Wonderful World 3:55 - If You Let Me Stay 12' double pack and Wishing Well b-side.
Elevators and Hearts 3:56 - Wishing Well b-side.
Heartbreak Hotel - Dance Little Sister cassette single b-side.
Walkin' the Line 2:40 - Brian Wilson's 1988 eponymous album; features TTD on backing vocals.

Seven More Days (Remix) 4:32
If You Let Me Stay (Extended Remix) 6:03
*If You Let Me Stay (Shep Pettibone Mix) 7:25
*If You Let Me Stay (Shep Pettibone Dub) 6.30
*If You Let Me Stay (Shep Pettibone Voice Version) 3:20
*If You Let Me Stay (Shep Pettibone Radio Edit) 3:58
Wishing Well (Three Coins in a Fountain Mix) 6:13 - Original full length version; the 3:30 7'/album version is an early fade of this.
Wishing Well (Cool in the Shade Mix) 7:50
*Wishing Well (Darbinian MIx) 8:27
*Wishing Well (Pettibone Remix)
Dance Little Sister (Parts I and II) 8:40 - Original full length version; the 3:55 7'/album version is an early fade of this.
If You All Get to Heaven (Lee "Scratch" Perry Upsetter Mix) 4:54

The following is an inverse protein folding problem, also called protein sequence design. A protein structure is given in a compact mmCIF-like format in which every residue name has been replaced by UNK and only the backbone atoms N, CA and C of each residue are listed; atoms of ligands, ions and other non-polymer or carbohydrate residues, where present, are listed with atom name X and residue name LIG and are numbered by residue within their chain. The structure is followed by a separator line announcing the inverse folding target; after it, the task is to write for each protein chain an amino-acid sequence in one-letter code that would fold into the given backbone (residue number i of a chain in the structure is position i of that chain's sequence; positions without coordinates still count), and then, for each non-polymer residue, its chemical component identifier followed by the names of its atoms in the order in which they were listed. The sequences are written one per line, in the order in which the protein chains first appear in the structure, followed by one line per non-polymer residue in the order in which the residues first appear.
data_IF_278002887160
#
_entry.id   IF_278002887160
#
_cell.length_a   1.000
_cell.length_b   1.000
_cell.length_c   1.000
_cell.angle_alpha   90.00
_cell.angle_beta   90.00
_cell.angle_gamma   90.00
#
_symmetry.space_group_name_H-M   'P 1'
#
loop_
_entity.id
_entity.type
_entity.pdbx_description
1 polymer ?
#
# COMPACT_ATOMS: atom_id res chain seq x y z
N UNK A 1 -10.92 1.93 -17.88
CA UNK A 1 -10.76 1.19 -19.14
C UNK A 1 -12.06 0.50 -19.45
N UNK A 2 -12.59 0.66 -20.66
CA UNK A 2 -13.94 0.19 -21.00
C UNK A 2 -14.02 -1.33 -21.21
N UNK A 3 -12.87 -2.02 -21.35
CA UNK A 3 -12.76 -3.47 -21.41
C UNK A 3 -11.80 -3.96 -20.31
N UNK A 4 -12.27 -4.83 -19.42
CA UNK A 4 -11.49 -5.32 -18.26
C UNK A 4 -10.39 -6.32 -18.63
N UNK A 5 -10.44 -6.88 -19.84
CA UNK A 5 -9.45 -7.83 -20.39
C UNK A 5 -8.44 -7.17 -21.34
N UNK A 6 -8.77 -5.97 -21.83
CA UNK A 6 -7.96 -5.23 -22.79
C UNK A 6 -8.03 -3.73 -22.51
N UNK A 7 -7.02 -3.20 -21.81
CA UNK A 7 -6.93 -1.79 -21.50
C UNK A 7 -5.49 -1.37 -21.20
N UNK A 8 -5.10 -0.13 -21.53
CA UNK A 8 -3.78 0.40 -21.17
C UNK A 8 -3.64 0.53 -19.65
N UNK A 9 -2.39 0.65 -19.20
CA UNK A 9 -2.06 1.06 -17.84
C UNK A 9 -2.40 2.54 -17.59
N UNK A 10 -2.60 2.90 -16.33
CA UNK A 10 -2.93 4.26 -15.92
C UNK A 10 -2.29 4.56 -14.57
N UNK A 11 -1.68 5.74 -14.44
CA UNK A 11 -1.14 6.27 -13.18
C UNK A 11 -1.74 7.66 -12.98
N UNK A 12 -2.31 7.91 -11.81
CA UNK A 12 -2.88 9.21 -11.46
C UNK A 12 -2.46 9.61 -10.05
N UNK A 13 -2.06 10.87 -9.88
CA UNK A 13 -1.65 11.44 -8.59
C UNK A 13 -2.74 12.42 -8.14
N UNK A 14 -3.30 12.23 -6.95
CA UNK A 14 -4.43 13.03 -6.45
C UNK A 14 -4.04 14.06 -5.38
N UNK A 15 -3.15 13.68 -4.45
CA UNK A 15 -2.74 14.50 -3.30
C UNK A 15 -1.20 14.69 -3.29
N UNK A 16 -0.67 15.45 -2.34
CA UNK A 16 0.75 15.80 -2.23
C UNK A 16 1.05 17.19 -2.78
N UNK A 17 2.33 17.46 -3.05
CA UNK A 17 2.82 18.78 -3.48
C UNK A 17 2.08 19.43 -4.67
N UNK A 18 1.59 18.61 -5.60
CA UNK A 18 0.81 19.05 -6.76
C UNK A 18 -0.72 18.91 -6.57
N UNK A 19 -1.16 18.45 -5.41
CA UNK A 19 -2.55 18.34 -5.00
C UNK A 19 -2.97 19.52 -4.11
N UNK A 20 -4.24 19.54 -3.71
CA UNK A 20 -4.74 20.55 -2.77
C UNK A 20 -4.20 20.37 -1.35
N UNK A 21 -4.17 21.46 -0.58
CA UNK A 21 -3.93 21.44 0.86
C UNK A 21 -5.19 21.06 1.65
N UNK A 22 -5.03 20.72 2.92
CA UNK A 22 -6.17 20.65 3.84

Rain (Lee "Scratch" Perry Upsetter Mix) 2:54
Sign Your Name 5:48 - Original full length version; the 4:37 7'/album version is an early fade of this.
Sign Your Name (Lee "Scratch" Perry Upsetter Mix) 5:18
*Sign Your Name (Connection Remix) 6:27 - Appeared on an Italian DJ remix service 12'.

*If You Let Me Stay 3:06 - Live UK Capitol Radio session, 1987.
*Soul Power, Under My Thumb, Heartbreak Hotel, Mannish Boy - Live UK radio Peel session, 2.8.87.

1987/88 live tracks that were released as b-sides on various singles between 1987-1990, usually bearing the legend: "Recorded live somewhere on the road in the early days and mixed by Phil Legg."